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How to measure brand equity

Brand equity comes down to the quality of service delivered, customer satisfaction, differentiation of your offering, and the amount of time your brand has been around.

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Image: Unsplash

When it comes to branding, the main goal is to get more people to buy more things at a higher price for a long time – easier said than done. 

In the B2B space, brands tend to focus on individual relationships with clients while putting their branding on the back burner. While client relationships are certainly important, branding is also essential for a company’s long-term success.

The truth is, your company could be missing out on some serious advantages by ignoring your brand. Things like charging a price premium and gaining loyal clientele who advocate for your brand are all things that come with high brand equity. 

What is Brand Equity

Brand equity is the value attributed to your brand’s name, based on the general perception of your brand. Another way of looking at brand equity is the sway or influence your brand’s name has on a client’s decision-making process.

Clients are willing to pay more for a brand with a bigger sway, meaning you can charge a price premium and beat out a no-name or generic brand with a similar offering. 

B2B service brands that focus on building their brand equity can increase their profits through client retention and loyalty, and by charging price premiums. It is gradually built up over time through:

  1. Well-designed client experiences
  2. Top notch customer service
  3. The very best product or service in your industry

Since brand equity relies on awareness and client perception, it’s important to develop a strong brand positioning before brand equity can be built up. Make sure you know who your ideal clients are (through in-depth interviews and market research) before diving in.

Components of Brand Equity

There are four main components of brand equity based on marketing professor Kevin Lane Keller’s Customer Based Brand Equity (CBBE) Model. Below is a breakdown of each.


Before building brand awareness, successful brands first define who their ideal clients are. They look at the wants and needs of their ideal client and determine how their brand can meet and exceed those needs better than anyone else.

Through market research and interviews, successful brands create a clear image of their ideal client and base their brand identity around that client.

Once that is done, the next step is brand recognition. A brand with high equity will ask themselves:

  • Does our brand stand out? 
  • Is our brand something our ideal clients will see and remember?
  • Do our clients perceive our brand in the way we intend them to perceive it?

This brings us to the next component:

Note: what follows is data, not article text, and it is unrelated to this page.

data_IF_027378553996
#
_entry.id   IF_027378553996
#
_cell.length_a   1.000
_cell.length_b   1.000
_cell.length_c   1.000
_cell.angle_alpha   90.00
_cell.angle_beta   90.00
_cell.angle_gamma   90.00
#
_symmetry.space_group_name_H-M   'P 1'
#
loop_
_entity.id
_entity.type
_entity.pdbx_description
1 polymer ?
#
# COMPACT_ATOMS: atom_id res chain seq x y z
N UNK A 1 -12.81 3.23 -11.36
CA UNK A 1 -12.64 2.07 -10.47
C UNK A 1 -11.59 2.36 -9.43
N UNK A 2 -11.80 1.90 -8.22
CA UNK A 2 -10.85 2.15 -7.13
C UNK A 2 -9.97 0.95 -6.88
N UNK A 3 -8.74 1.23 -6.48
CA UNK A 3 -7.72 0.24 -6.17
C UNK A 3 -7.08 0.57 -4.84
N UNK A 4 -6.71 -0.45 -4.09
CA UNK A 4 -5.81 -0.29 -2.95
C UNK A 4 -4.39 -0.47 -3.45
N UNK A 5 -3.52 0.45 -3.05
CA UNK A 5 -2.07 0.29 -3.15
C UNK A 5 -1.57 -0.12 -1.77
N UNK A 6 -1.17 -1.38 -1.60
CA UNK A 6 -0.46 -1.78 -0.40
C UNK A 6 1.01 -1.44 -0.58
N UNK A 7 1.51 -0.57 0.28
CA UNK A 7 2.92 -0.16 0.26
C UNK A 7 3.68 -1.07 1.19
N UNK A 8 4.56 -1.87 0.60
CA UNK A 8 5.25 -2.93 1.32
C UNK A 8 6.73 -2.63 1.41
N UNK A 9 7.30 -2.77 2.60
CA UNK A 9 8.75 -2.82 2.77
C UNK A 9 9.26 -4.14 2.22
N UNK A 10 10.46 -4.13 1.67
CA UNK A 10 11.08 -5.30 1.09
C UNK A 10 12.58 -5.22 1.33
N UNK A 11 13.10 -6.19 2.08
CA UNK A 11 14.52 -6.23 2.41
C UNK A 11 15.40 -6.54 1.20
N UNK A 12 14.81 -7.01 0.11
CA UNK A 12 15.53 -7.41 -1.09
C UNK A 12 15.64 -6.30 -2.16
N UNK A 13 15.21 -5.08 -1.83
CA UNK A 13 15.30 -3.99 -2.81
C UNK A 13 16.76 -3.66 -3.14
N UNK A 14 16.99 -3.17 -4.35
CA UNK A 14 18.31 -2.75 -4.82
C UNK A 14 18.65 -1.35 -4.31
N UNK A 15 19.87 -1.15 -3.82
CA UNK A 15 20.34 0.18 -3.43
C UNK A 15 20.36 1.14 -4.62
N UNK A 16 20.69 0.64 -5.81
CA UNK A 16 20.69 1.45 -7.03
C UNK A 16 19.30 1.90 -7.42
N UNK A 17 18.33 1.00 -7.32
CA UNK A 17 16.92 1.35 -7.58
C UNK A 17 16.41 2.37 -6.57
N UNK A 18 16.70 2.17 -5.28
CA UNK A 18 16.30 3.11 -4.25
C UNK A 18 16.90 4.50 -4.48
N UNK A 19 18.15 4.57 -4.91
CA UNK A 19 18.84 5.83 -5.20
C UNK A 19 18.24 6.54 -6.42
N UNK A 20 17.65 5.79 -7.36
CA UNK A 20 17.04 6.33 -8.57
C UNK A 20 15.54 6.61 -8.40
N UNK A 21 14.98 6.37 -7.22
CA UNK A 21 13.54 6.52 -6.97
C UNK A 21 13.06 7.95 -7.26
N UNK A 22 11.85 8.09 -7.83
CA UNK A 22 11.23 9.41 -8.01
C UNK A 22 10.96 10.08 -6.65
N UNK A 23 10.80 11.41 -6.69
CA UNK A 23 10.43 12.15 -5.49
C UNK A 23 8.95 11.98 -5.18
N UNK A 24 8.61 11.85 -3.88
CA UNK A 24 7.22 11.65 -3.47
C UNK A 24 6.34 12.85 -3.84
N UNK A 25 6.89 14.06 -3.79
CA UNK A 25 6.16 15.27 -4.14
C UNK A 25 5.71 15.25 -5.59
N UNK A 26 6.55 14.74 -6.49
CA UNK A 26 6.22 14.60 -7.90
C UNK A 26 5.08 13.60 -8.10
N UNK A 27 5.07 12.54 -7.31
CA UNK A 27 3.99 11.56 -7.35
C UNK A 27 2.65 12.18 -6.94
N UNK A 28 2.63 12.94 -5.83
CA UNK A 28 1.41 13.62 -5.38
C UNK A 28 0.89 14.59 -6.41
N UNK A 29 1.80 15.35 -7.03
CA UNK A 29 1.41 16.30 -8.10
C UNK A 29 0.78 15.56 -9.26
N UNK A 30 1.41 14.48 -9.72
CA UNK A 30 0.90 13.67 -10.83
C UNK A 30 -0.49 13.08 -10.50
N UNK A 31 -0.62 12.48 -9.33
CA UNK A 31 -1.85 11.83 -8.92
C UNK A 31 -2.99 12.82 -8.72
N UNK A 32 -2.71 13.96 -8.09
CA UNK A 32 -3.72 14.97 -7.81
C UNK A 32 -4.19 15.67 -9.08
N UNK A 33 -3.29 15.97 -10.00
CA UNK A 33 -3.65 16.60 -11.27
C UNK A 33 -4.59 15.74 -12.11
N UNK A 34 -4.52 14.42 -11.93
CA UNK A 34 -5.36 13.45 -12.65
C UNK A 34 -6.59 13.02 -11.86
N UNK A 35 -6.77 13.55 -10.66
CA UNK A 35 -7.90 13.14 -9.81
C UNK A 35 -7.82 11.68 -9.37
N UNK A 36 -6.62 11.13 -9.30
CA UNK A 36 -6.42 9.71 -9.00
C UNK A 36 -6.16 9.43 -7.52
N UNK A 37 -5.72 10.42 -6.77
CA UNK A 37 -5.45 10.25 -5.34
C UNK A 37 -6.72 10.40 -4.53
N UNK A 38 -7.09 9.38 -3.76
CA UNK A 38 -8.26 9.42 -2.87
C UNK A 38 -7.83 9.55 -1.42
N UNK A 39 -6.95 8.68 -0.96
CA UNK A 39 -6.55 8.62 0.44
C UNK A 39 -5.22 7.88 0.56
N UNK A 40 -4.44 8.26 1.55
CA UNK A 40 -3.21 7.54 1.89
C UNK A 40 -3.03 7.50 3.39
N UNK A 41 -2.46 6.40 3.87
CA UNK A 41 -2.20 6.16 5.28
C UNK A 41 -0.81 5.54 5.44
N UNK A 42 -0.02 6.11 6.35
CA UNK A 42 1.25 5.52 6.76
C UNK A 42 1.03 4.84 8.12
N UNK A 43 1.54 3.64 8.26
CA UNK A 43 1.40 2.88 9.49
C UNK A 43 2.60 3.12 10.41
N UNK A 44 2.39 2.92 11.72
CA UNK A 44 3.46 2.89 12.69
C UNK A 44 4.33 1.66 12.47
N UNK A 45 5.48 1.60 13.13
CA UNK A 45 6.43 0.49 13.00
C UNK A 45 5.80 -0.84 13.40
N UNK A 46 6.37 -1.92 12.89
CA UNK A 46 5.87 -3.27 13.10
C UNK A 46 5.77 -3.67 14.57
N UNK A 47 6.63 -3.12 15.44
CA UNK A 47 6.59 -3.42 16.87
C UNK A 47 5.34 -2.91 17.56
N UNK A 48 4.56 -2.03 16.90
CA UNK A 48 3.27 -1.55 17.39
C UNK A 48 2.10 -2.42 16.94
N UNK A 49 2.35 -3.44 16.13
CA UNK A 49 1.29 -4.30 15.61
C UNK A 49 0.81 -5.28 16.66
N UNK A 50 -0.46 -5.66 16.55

Meaning can be broken down further into performance (how well a brand’s offering serves its customers) and imagery (how clients perceive a brand). These two things go hand in hand and contribute to an overall feeling or association your clients will form.

Let’s say, for example, you are a construction company that prides itself on sustainability. It can be assumed that you will attract clients whose interests and values align with yours.

So, if you use high-quality, responsibly sourced building materials in your construction projects, you are showing your clients what your brand stands for and how your actions represent their ideals. This increases loyalty and promotes word-of-mouth referrals, all of which increase your profits.


We are all guilty of judging a book by its cover. It’s only natural for clients to form judgments on a brand based on feeling alone. How clients respond to a brand provides a key insight into a brand’s equity. A client’s response comes from things like quality, value, customer service, and credibility.

A brand with high equity will reflect on the associations their clients are making with its brand. Whether or not that association is positive and correct is a great marker for the success of that brand.


The final component of brand equity involves the relationship between clients and a brand. This involves how a brand resonates with clients and how clients have identified themselves with said brand. 

The relationship component is at the top of the CBBE model because it is the most important (and difficult) component to achieve – it takes time. As a brand begins to establish itself in its category, and as it gains a loyal following of clients, a successful brand will continue to nurture its brand/client relationship.

Examples of Positive and Negative Brand Equity

amazon logo on wooden planks
Image: Fox Business

Brand equity describes the weight a brand name has in its industry. Sometimes that weight (value) is positive and other times it is negative. Below are examples of both in the B2B space.